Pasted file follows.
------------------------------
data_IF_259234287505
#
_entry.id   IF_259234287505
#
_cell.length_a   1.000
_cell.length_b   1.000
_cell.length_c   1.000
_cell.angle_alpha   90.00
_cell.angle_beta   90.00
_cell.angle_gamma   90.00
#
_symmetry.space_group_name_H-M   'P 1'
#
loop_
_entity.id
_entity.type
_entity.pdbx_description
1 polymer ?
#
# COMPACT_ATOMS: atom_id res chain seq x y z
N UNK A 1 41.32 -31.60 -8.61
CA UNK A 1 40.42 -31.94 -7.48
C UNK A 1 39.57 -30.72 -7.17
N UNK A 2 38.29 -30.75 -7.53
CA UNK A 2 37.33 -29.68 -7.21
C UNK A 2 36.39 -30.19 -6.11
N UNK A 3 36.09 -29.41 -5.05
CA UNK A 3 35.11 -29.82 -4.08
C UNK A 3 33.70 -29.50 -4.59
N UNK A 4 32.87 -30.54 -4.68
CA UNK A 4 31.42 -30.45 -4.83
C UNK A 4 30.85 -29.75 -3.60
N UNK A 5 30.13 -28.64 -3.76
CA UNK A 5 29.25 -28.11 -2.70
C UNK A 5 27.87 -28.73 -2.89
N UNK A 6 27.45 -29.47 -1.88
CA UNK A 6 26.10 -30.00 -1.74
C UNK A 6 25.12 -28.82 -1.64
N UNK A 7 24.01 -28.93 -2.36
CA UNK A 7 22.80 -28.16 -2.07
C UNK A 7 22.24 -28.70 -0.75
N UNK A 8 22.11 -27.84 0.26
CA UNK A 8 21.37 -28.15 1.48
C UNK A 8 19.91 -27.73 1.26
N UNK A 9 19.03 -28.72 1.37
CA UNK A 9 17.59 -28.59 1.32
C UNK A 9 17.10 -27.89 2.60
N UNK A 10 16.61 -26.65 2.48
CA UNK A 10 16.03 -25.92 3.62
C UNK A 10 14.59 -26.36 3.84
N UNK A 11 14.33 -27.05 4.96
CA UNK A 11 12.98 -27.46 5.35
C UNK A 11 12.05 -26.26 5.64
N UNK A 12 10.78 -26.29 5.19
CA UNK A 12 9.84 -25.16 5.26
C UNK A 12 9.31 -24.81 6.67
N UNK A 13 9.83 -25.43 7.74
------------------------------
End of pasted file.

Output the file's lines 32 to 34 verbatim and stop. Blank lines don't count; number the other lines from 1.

C UNK A 4 30.85 -29.75 -3.60
N UNK A 5 30.13 -28.64 -3.76
CA UNK A 5 29.25 -28.11 -2.70